Selective Laser Sintering
Selective Laser Sintering is our flagship process. We feel that the technology is adaptable enough to hold promise now and in the long run.'
The reasons for this choice are as follows:
- It allows us the ability to print any geometric structure
- It is a relatively simple process
- Laser sintering is the main process used in commercial 3D Metal Printers
The Selective Laser Sintering process works this way. A 3D model of the part that will be printed is virtually sliced into many cross sections by a computer program. The printer takes the first cross section and prepares to sinter the first layer. The build platform drops a tiny amount (typically less than 100um). The powder spreader then pushes a tiny amount of powder in front of the spreader, which then pushes the powder over the work surface. This thin layer of fine metal powder is then sintered or melted by the laser beam. The area that is sintered forms one cross section of the part being made.
After the area has been sintered, the whole process happens again and again until, layer by layer, the whole part has been 'grown' from the ground up. The actual fusing of the metal powder is caused by a laser beam which is guided down onto the surface of the powder bed by mirrors. Unfortunately, one of the most expensive parts of a 3D Metal Printer is the laser.
Laser sintering (also called Direct Metal Laser Sintering) is an additive manufacturing technology. It is a simple process which involves the use of a 3D CAD model which is created and sent to the 3D Printer.
This process allows for highly complex geometries to be created directly from the 3D CAD data - fully automatically - in hours and without any other skills required.
A DMLS machine such as the Metalbot can be split up into subsystems that work together. Generally there are four main subsystems to consider. Please click on the linkes below for much more information on the Metalbot printer subsystems...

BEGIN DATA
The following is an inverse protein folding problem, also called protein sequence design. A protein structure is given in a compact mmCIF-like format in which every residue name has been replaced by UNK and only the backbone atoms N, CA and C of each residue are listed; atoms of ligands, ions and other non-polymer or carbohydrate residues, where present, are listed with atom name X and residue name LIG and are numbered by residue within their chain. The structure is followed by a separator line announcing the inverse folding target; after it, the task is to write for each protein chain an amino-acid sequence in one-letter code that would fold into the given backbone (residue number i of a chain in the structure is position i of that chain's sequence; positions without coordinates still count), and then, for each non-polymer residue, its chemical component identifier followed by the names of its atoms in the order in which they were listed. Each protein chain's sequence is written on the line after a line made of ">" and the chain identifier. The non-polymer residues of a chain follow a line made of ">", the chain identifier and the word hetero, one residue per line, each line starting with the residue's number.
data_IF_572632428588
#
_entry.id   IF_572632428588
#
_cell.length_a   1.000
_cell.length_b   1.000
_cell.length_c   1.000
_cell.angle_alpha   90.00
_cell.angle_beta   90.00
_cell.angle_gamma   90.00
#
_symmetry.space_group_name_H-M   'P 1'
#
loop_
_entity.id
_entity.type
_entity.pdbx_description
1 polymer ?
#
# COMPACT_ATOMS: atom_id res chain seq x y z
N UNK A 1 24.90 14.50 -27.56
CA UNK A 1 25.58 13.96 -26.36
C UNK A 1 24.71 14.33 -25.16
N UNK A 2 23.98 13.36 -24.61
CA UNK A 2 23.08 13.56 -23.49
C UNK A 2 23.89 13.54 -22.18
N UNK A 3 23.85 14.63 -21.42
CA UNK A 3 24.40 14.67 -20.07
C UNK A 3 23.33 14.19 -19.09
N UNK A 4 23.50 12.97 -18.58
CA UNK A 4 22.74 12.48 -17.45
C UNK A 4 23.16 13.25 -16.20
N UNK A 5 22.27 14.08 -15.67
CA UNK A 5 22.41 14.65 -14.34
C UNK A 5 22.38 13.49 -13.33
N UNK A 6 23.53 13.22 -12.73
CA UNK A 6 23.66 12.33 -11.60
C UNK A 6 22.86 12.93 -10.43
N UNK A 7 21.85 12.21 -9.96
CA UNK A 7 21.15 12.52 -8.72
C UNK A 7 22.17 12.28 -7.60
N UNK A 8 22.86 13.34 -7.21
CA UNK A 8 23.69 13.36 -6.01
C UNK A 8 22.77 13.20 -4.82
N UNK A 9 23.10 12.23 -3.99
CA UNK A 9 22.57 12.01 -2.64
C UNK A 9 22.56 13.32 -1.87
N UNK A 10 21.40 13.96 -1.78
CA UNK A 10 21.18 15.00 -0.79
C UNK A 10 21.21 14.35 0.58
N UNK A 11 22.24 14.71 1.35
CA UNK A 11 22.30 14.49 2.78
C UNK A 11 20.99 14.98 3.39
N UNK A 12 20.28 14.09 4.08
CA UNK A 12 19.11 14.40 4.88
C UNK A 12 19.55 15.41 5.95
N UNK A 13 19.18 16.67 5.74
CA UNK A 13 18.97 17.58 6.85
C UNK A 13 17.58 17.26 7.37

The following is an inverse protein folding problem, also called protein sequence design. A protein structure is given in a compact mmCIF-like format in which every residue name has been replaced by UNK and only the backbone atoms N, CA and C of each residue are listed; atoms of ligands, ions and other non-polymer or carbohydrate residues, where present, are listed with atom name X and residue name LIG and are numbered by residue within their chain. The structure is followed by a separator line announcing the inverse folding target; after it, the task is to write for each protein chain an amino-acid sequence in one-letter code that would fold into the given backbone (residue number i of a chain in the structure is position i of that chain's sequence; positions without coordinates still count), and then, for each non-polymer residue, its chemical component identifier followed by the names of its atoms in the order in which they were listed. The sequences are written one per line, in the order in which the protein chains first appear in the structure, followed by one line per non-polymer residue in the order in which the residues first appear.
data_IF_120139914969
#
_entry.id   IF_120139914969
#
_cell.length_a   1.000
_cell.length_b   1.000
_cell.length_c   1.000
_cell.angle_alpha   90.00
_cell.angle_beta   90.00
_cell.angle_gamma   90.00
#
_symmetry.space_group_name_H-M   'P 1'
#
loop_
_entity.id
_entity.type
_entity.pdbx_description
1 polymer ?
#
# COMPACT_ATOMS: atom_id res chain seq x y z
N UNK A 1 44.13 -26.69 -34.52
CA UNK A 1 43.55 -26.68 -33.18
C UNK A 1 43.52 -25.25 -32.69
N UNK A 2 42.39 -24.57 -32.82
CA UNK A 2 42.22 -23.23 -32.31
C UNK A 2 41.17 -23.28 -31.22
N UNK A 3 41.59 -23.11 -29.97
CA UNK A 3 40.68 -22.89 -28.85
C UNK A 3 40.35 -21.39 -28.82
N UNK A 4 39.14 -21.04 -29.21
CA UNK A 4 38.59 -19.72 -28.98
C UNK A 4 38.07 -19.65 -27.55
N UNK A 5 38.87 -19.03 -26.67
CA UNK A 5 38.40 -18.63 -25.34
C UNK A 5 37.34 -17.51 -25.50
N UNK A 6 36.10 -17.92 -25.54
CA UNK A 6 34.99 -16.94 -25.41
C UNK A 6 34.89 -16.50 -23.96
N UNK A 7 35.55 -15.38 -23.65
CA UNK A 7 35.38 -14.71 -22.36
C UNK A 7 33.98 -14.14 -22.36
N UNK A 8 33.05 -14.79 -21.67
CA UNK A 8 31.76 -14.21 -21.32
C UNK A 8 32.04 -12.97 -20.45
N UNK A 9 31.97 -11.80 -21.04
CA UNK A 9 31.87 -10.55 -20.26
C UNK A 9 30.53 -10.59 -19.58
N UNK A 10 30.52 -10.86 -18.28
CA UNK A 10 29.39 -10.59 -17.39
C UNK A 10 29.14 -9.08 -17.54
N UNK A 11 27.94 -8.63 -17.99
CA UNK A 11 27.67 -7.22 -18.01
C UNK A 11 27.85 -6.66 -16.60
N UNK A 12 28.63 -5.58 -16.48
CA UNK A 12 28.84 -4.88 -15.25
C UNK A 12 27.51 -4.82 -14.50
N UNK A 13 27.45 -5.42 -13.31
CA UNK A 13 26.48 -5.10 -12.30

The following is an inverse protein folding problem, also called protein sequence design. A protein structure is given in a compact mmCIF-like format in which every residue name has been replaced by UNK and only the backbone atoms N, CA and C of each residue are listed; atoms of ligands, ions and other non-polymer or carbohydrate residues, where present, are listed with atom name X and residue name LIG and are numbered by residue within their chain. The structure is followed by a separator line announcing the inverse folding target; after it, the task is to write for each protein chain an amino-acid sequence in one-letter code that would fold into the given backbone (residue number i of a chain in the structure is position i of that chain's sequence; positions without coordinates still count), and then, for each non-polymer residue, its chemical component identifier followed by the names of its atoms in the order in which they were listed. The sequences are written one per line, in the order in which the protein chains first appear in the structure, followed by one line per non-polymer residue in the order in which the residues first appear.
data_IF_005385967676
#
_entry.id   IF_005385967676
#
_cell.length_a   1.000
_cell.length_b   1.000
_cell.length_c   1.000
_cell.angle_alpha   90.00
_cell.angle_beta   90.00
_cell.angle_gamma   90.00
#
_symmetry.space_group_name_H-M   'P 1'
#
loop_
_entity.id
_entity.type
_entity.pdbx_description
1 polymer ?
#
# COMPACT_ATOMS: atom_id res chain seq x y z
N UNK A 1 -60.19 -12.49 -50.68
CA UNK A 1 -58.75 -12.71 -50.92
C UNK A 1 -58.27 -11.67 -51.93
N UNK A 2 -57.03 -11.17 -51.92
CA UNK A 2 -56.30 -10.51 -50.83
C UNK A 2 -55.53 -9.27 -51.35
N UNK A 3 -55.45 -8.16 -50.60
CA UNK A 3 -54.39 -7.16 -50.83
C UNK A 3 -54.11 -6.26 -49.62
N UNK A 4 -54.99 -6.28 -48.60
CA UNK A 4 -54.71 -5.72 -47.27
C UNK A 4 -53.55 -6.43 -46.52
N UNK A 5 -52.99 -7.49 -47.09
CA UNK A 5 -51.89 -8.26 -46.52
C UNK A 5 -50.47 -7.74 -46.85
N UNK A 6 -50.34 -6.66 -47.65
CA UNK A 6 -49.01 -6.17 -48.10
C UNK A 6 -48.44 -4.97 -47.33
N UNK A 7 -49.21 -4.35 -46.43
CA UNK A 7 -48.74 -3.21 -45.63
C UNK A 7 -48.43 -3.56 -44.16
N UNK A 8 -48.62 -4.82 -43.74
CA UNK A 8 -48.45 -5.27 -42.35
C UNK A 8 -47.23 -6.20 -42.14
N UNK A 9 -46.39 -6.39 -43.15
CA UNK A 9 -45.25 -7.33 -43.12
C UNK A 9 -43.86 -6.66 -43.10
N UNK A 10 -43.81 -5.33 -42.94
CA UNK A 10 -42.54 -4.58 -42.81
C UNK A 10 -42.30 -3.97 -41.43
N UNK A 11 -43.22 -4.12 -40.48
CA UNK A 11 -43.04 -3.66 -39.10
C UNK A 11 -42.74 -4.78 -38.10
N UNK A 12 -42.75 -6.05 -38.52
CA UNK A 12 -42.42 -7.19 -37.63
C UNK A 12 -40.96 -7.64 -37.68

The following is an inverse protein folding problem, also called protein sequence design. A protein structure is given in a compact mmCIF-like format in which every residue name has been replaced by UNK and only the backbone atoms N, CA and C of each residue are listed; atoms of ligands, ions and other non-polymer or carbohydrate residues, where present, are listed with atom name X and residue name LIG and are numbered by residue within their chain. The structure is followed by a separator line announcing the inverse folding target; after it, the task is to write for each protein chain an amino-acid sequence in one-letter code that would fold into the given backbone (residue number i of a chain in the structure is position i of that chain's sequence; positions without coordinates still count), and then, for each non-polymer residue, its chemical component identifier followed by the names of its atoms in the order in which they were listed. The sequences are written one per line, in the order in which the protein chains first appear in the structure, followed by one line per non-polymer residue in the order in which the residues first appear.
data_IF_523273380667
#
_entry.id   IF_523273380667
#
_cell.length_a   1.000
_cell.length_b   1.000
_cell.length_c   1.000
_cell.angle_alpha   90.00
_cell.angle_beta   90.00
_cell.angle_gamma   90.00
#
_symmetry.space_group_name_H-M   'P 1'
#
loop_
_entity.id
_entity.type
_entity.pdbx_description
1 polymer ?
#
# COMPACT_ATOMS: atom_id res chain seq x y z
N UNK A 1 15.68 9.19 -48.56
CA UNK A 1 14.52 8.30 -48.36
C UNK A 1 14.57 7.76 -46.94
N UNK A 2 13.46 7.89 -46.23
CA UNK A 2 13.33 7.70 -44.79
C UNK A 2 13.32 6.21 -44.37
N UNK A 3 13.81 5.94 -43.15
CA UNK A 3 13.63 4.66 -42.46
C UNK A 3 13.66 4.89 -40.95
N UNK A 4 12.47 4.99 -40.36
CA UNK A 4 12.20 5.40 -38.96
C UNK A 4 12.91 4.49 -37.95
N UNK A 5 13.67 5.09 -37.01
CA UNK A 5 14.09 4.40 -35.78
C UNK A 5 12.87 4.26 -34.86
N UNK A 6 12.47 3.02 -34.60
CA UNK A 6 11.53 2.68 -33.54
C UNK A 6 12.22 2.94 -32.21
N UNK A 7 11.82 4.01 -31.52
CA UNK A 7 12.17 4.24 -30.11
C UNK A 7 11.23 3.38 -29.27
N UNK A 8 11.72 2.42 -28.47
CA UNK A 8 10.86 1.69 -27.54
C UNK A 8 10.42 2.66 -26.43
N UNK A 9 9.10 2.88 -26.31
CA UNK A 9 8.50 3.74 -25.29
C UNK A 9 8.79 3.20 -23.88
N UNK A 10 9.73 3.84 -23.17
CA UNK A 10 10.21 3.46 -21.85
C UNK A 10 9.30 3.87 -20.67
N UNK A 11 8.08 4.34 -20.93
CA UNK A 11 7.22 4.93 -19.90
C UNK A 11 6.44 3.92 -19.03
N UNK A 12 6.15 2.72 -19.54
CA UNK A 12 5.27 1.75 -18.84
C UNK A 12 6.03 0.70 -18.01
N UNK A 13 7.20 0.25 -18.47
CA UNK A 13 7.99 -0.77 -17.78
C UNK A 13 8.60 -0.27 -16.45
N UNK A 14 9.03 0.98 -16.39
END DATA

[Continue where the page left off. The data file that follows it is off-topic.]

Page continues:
Laser sintering holds many benefits over standard manufacturing methods. One benefit is speed because there is no requirement for setting up special tooling paths. Objects can normally be fabricated in a matter of hours. Since most alloys can be sintered, printed parts can have a wide range of strengths equal to forged parts!
Perhaps a bigger benefit is the ablity to print any geometry imaginable. Internal structures that were previously unheard of (because traditional machining can not reach) can now be made in one piece. Internal cooling channels in a turbine blade for example, or honeycomb structures that would be impossible to make traditionally.
The only physical constraints on the parts are 1) their size and 2) their resolution.
If it can be designed on the computer, it can be printed.
3D Printing most likely will not replace all current manufacturing methods (such as injection molding or milling). 3D Printers are best suited to manufacturing very complex parts. The more complex a part, the more sense it makes to print it.
This will translate directly into more efficient parts and therefore more efficient machines in the future.
Laser sintering does not require special tooling like castings.
The main challenges inherent to the process of selective sintering are as follows.
- Warping of the printed part due to shrinkage after cooling
- A powdery finish
- Removing powder from enclosed spaces
The build area of a part also limits us to the printing of small parts only, measured in centimeters.
Other issues are to do with build speed. When building a part with such thin layers it can take a considerable time to finish. To calculate how long it will take to print a part multiply the amount of time it takes to sinter one cross section and multiply that by the number of cross sections the part is made up of. As hobbyists however this is not our main concern.
For a more compete list of the challenges posed my lase sintering please see our challenges section.
What Needs to be Done
The Metalbot community is developing an open source laser sintering system. We have to start from the ground up. As you can see, designing and building a 3D Metal Printer is no small task and the Metalbot project is one of the more ambitious projects in the history of open source. The subject covers a wide range of disciplines and requires many skills. Therefore the more information we have on laser sintering the better.
Please see the Challenges page for a rundown of the challenges we face...